is considered by many to be Italy's most important living artist. A painter
of semiabstract impressionist works; he is a stunning colorist who favors
brilliant tones, richly layered with a palette knife. Like the great
impressionists of a century ago, Simbari's paintings are drenched in light
and energy, but provide new definition through his intensity of vision and
in Calabria, Italy, Simbari was greatly impacted by the natural setting of
his Mediterranean world: the wide sea, intense sky, and vivid flowers. As a
young child, he moved with his family to Rome where his father worked as an
architect to the Vatican. The City's Renaissance masterpieces and the
artistic treasures of the Sistine Chapel so moved Simbari that, before his
13th birthday, he decided to study art and enrolled at the Accademia delle
22, he opened his first studio in Rome. Influenced by the sights and sounds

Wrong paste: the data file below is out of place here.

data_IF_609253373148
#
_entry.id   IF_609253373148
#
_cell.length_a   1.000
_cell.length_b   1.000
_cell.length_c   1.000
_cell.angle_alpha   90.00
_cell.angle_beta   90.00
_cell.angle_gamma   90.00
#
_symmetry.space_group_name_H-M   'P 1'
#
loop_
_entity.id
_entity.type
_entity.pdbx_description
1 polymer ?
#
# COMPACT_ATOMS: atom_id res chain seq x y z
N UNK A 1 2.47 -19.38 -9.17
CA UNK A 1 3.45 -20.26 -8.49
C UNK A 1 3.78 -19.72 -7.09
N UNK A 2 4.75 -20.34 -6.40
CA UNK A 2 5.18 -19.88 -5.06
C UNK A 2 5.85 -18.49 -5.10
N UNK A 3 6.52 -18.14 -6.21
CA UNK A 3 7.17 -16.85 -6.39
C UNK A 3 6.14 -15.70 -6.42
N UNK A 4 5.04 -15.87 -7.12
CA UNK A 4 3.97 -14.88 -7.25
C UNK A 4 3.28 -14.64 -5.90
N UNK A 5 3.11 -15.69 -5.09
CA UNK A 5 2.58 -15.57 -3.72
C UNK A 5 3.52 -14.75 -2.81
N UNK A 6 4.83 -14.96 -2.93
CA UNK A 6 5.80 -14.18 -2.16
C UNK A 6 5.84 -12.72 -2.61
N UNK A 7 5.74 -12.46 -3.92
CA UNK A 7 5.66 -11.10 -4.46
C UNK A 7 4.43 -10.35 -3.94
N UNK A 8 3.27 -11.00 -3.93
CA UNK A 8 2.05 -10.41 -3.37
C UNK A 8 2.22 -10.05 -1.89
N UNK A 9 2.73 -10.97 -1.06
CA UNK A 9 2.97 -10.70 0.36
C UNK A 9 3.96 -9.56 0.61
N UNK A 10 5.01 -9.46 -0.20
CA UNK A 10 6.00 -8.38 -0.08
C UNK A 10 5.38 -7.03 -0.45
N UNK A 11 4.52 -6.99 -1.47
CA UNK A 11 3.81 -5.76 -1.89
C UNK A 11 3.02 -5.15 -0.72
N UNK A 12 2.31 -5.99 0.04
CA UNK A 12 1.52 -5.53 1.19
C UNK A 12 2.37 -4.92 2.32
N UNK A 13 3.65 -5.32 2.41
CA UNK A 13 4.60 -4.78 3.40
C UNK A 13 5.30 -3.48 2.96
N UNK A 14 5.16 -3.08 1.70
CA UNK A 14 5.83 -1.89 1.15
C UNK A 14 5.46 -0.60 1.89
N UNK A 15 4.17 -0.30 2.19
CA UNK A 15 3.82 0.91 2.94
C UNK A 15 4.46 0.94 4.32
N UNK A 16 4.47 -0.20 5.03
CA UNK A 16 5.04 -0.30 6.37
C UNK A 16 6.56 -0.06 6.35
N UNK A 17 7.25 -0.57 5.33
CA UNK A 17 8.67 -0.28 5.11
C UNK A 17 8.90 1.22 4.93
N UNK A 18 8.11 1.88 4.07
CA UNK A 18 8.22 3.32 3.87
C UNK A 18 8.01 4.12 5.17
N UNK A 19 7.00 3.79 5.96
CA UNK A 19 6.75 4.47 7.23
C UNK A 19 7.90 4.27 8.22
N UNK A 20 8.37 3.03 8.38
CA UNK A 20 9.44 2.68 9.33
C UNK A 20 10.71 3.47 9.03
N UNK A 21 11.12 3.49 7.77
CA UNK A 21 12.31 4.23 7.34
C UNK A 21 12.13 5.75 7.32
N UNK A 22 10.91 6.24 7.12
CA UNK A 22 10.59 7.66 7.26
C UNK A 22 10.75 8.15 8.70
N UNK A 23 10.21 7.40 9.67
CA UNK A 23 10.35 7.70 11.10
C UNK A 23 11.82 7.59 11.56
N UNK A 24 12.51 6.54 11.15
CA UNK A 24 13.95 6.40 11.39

of his childhood, Simbari's early works featured gypsies, cafe settings,
fishing villages, and rustic scenes of the Italian countryside.
youthful artist knew success almost immediately, and within months of a
one-man show in London, he was awarded the coveted commission to paint
murals for the Italian Pavilion at the 1958 World's Fair in Brussels. He
solidified his place in the art world with his show "Le Cirque,"
which skillfully reproduced the same excitement on canvas as can be felt at
an electrifying circus performance. The show was highly acclaimed in Paris,
New York, Chicago, and Los Angeles. "When I paint, I'm like a
writer," Simbari states, "I must have something to say. My
paintings are like entries in a diary because they are all reactions to
things I have seen or felt."